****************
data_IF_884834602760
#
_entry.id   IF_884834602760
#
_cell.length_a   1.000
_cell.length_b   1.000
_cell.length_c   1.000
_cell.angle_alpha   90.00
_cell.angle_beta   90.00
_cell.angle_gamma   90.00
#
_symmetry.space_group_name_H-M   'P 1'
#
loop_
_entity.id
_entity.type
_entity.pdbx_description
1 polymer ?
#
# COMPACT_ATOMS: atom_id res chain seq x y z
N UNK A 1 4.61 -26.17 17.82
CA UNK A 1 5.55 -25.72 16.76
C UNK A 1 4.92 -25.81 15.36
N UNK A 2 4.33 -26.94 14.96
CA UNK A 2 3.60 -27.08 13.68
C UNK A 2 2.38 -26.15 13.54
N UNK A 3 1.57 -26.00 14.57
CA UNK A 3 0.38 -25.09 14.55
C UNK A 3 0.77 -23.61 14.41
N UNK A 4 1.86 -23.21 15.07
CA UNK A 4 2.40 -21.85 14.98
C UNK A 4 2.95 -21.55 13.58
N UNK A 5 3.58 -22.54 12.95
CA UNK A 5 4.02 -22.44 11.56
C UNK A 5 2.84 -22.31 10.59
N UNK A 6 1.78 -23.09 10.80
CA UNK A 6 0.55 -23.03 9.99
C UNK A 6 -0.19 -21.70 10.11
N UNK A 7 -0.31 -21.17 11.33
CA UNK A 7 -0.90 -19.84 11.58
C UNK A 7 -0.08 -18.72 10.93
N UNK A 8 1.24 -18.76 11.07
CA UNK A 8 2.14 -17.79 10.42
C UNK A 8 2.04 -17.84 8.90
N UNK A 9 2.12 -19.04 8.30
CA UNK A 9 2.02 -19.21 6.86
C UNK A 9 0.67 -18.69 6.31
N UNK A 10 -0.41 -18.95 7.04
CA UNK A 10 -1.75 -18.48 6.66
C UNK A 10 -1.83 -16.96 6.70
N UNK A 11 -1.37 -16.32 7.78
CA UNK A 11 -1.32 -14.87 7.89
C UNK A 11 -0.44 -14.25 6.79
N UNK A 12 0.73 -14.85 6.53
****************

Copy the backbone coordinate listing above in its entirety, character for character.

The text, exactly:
data_IF_884834602760
#
_entry.id   IF_884834602760
#
_cell.length_a   1.000
_cell.length_b   1.000
_cell.length_c   1.000
_cell.angle_alpha   90.00
_cell.angle_beta   90.00
_cell.angle_gamma   90.00
#
_symmetry.space_group_name_H-M   'P 1'
#
loop_
_entity.id
_entity.type
_entity.pdbx_description
1 polymer ?
#
# COMPACT_ATOMS: atom_id res chain seq x y z
N UNK A 1 4.61 -26.17 17.82
CA UNK A 1 5.55 -25.72 16.76
C UNK A 1 4.92 -25.81 15.36
N UNK A 2 4.33 -26.94 14.96
CA UNK A 2 3.60 -27.08 13.68
C UNK A 2 2.38 -26.15 13.54
N UNK A 3 1.57 -26.00 14.57
CA UNK A 3 0.38 -25.09 14.55
C UNK A 3 0.77 -23.61 14.41
N UNK A 4 1.86 -23.21 15.07
CA UNK A 4 2.40 -21.85 14.98
C UNK A 4 2.95 -21.55 13.58
N UNK A 5 3.58 -22.54 12.95
CA UNK A 5 4.02 -22.44 11.56
C UNK A 5 2.84 -22.31 10.59
N UNK A 6 1.78 -23.09 10.80
CA UNK A 6 0.55 -23.03 9.99
C UNK A 6 -0.19 -21.70 10.11
N UNK A 7 -0.31 -21.17 11.33
CA UNK A 7 -0.90 -19.84 11.58
C UNK A 7 -0.08 -18.72 10.93
N UNK A 8 1.24 -18.76 11.07
CA UNK A 8 2.14 -17.79 10.42
C UNK A 8 2.04 -17.84 8.90
N UNK A 9 2.12 -19.04 8.30
CA UNK A 9 2.02 -19.21 6.86
C UNK A 9 0.67 -18.69 6.31
N UNK A 10 -0.41 -18.95 7.04
CA UNK A 10 -1.75 -18.48 6.66
C UNK A 10 -1.83 -16.96 6.70
N UNK A 11 -1.37 -16.32 7.78
CA UNK A 11 -1.32 -14.87 7.89
C UNK A 11 -0.44 -14.25 6.79
N UNK A 12 0.73 -14.85 6.53